Tai Mo Shan
Nei Lak Shan
February 15, The Hunchbacks & Ma On Shan
Dingaling did a solo run over Ma On Shan, taking in The Hunchbacks, to edge closer to the 600 Club grail.
February 22, Tai Mo Shan reprise
Big Moany, Fartypants and Dingaling returned to Tai Mo Shan, ascending via Kap Lung Ancient Trail, and meeting Golden Balls, who had come up from Chuen Lung, at Tai Mo Shan Road. As they headed up towards Miu Gou Toi GB lagged in the rear, coughing and moaning about not being able to breathe (he had bronchitis). However all four knocked off Miu Gou Toi (765m) and Wo Yang Shan (771m) via the scenic mountain marathon route through grasslands and bamboo forest. Both peaks had ill-defined summits (no trig points) and were a jumble of boulders exposed to strong winds. Fartypants then bagged Wo Tong Gong(702m) and Yim Ngan Deng (660m) on the way down.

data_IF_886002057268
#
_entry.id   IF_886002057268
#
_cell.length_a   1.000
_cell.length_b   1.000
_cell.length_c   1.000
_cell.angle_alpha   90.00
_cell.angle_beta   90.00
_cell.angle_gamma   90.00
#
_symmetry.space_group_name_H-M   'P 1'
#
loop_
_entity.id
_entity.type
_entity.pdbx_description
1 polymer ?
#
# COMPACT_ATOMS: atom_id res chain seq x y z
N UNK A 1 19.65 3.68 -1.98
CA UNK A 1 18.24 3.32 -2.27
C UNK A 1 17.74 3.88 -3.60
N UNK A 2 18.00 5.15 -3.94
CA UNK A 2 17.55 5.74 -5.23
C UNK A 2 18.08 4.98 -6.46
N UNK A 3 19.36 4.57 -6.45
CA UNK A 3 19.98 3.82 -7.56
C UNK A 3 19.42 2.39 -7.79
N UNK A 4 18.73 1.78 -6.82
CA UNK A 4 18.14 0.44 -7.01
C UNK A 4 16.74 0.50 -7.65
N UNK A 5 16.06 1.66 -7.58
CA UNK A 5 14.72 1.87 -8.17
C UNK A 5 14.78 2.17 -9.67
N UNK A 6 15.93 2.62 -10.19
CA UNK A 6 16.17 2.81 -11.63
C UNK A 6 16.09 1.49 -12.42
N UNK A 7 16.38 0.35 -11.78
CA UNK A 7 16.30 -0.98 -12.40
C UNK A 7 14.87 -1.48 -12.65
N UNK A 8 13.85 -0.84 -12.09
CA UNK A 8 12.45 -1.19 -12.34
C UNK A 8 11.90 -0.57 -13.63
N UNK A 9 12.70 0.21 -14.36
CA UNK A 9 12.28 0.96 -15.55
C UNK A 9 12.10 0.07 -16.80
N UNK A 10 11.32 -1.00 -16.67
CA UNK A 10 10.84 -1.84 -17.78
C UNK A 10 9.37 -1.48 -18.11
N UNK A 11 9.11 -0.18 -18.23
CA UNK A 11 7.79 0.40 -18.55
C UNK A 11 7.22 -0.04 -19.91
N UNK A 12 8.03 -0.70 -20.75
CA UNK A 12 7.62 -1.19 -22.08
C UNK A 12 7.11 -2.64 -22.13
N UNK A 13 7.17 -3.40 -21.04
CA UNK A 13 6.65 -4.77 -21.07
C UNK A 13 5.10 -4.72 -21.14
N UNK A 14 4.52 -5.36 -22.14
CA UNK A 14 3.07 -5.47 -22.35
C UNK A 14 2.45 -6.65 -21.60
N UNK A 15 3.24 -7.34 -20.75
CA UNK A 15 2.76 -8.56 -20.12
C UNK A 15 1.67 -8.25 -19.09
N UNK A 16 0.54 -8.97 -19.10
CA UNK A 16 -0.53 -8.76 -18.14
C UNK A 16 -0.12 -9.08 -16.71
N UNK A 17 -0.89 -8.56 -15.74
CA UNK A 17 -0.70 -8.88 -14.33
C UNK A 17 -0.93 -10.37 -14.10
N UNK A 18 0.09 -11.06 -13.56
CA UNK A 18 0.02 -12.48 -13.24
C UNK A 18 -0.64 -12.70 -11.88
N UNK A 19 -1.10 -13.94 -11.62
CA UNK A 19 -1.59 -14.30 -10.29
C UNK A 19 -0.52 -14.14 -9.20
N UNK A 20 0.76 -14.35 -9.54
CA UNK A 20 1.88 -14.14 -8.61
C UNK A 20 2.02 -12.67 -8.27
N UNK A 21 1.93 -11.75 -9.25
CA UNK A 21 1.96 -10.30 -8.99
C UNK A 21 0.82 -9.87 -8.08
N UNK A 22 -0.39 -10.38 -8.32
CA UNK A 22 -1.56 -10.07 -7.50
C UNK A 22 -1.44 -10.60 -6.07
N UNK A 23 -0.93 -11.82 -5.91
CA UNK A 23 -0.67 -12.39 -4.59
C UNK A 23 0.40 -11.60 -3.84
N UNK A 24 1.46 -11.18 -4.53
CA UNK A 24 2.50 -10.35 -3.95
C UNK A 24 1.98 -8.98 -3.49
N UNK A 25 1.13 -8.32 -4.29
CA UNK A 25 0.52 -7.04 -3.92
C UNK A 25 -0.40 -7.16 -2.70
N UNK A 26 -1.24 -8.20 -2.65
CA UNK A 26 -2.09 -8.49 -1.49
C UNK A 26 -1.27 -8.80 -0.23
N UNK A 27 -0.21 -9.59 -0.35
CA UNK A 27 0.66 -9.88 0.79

Meanwhile, as they were heading down by different routes, One Eyed Jack was coming up the Ng Tung Chai waterfalls to bag all six summits in the Tai Mo Shan suite and set himself up as a contender in the 600 Club stakes.
February 23, Ma On Shan
One Eyed Jack continued his barnstorming form with ascents of The Hunchbacks and Ma On Shan. He even picked off Pyramid Hill as well, “because it was there.”
February 25, Nei Lak Shan
Golden Balls maintains the pressure…Nei Lak Shan bagged, but he turned back on Lantau Peak due to high winds and low cloud.
February 27, Sunset Peak
Grey February closed with Dram and Golden Balls the first to collect the “Sunset Peak suite” with a walk that started at the start of the Olympic Trail at Pak Mong on the north coast of Lantau and ended at Tung Chung Gap, going via Por Kai Shan, Lin Fa Shan, Pak Lung Mei Shan, Yi Tung Shan and Sunset Peak. It was pea-souper conditions above 700m made the more surreal by the eerie calls of a yodeller somewhere along the trail coming through the cloud. The mass of paths on Sunset Peak was disorientating but they eventually found the top. Not so Bogbrush and Ray McGuire, who had elected to take the steep steps up Sunset Peak from Tung Chung and were defeated by the confusing network of trails at the top. Once down, Dram and GB went for a fish dinner at the splendid Katie’s daipaidong in Mui Wo [sound of lips smacking].